Now they have bought De Kweker and are implementing SAP IT systems together with Ctac. (Which might be a risk...)
SECTOR: [PASS] Sligro is in retail and foodservice and neither a technology nor financial Company, and therefore this methodology is applicable.
SALES: [PASS] The investor must select companies of "adequate size". This includes companies with annual sales greater than €260 million. Sligro's sales of €2 395 million, based on 2019 sales, pass this test.
CURRENT RATIO: [FAIL] The current ratio must be greater than or equal to 2. Companies that meet this criterion are typically financially secure and defensive. Sligro's current ratio $526m/$593m of 0.9 fails the test.
LONG-TERM DEBT IN RELATION TO NET CURRENT ASSETS: [FAIL] For industrial companies, long-term debt must not exceed net current assets (current assets minus current liabilities). Companies that do not meet this criterion lack the financial stability that this methodology likes to see. The long-term debt for Sligro is €362 million (including EUR 174m lease obligations), while the net current assets are - €67 million. Sligro fails this test.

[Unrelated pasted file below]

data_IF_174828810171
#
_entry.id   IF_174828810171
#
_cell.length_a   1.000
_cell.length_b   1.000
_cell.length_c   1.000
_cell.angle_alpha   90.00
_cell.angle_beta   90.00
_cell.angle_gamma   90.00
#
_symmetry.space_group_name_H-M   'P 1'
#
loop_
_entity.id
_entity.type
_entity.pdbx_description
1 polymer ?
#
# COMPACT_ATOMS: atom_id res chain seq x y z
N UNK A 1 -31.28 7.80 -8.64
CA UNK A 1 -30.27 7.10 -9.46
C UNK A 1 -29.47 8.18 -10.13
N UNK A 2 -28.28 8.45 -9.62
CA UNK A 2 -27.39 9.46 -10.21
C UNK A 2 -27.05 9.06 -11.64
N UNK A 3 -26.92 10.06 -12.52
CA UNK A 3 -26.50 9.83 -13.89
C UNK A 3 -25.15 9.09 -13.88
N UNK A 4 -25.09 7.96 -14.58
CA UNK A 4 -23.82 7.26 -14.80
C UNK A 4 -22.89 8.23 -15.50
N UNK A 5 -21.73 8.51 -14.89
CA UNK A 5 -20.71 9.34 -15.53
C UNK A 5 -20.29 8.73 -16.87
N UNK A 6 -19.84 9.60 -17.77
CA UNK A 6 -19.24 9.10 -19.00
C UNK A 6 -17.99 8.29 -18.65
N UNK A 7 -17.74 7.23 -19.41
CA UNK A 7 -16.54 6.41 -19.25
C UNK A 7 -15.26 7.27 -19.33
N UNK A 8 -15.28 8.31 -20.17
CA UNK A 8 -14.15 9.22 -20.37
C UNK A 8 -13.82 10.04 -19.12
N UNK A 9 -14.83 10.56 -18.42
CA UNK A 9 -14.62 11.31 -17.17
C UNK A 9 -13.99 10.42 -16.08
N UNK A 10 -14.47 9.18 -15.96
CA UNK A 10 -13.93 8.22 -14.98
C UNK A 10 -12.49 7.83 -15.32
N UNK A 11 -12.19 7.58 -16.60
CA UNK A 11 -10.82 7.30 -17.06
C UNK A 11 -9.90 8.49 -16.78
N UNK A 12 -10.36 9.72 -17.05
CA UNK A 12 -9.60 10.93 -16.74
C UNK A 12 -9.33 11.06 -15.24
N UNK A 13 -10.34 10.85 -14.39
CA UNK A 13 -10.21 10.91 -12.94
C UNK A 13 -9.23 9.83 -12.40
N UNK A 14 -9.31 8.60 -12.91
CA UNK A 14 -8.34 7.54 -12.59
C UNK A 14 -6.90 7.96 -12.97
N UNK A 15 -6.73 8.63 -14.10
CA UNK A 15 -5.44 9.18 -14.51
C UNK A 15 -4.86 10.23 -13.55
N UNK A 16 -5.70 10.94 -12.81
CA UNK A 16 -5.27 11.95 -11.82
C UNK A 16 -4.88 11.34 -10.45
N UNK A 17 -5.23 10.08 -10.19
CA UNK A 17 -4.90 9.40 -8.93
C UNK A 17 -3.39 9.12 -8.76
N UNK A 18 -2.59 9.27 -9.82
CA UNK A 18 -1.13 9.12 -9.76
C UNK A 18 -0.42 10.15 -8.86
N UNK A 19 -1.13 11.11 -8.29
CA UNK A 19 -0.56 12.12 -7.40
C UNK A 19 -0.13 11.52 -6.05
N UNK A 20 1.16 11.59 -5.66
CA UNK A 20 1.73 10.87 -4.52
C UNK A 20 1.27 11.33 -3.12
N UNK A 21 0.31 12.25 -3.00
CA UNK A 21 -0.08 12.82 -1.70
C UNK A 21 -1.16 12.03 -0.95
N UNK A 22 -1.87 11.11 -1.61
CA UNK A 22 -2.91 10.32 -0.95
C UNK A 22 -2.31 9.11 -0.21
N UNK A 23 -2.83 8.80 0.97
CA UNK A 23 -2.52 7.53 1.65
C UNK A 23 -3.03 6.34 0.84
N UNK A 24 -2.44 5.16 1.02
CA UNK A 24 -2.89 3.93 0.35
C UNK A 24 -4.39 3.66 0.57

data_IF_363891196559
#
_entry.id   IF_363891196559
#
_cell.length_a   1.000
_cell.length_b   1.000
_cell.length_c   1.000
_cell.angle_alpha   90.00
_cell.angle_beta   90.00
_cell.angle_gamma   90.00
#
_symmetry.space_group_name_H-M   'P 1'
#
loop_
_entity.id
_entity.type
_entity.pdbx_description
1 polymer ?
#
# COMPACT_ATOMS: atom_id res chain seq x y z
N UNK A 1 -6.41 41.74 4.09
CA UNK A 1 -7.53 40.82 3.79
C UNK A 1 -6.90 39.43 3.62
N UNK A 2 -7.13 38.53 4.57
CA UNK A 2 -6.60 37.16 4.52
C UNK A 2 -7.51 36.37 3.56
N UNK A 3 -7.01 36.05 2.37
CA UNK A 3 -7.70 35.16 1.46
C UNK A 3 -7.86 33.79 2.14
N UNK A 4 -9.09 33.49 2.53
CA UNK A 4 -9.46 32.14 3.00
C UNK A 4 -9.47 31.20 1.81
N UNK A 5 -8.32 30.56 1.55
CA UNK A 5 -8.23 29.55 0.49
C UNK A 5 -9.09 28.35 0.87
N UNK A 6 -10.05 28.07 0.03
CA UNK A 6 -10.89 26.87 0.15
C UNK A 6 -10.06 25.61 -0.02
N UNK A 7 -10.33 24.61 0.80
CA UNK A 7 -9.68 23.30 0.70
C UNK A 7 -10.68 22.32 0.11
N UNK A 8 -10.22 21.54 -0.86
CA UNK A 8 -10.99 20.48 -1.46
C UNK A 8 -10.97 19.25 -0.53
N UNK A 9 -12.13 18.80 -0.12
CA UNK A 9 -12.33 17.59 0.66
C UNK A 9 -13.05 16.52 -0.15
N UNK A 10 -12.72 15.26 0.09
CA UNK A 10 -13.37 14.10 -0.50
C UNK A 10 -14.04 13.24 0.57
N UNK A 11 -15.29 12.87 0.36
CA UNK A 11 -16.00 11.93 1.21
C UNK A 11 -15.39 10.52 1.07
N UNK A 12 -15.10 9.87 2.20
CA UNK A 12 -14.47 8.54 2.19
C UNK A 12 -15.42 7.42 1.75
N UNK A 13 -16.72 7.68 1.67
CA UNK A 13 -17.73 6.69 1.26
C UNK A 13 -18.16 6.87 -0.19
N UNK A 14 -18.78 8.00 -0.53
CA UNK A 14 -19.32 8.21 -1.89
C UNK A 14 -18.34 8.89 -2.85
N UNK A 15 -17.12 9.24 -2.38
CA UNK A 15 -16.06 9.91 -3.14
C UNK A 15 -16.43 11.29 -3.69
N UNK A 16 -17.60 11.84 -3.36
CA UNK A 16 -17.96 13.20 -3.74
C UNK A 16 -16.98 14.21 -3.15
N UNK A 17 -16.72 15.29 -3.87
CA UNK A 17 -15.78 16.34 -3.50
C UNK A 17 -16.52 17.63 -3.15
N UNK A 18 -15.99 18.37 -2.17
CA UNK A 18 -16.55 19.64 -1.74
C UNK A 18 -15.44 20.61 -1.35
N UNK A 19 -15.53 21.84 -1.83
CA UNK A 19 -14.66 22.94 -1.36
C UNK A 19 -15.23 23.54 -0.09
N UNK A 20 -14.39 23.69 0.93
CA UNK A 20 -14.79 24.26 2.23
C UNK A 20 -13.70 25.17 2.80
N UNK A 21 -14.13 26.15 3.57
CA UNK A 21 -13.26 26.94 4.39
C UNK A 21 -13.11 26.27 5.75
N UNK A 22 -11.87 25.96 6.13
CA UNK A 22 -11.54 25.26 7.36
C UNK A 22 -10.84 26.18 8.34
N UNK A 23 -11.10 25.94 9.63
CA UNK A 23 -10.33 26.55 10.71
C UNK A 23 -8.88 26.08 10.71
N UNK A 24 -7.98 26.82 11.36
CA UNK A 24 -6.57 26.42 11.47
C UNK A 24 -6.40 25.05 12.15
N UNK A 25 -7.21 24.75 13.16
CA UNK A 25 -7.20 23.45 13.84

LONG-TERM EPS GROWTH: [FAIL] Companies must increase their EPS by at least 30% over a ten-year period and EPS must not have been negative for any year within the last 5 years. Companies with this type of growth tend to be financially secure and have proven themselves over time. Sligro EPS grew by 0% over the past years and fails this test.
Earnings Yield: [FAIL] The Earnings/Price (inverse P/E) %, based on the lesser of the current Earnings Yield or the Yield using average earnings over the last 3 fiscal years, must be "acceptable", which this methodology states is greater than 6,5%. Stocks with higher earnings yields are more defensive by nature. Sligro's E/P of 5% (using the current Earnings) fails this test.
Graham Number value: [FAIL] The Price/Book ratio must also be reasonable. That is the Graham number value must be greater than the market price. Sligro has a Graham number of √(15 x €1,2 EPS x 1,5 x €11,36 Book Value) = €17
Dividend= €1,4/€26 = 5,4%
Conclusion: Somehow in 2017 I was using a much higher book value? https://sinaas.blogspot.com/2018/11/sligro-i-made-some-mistakes.html
Stock doesn't seem extremely cheap today. Not a pick for the Graham Defensive Investor.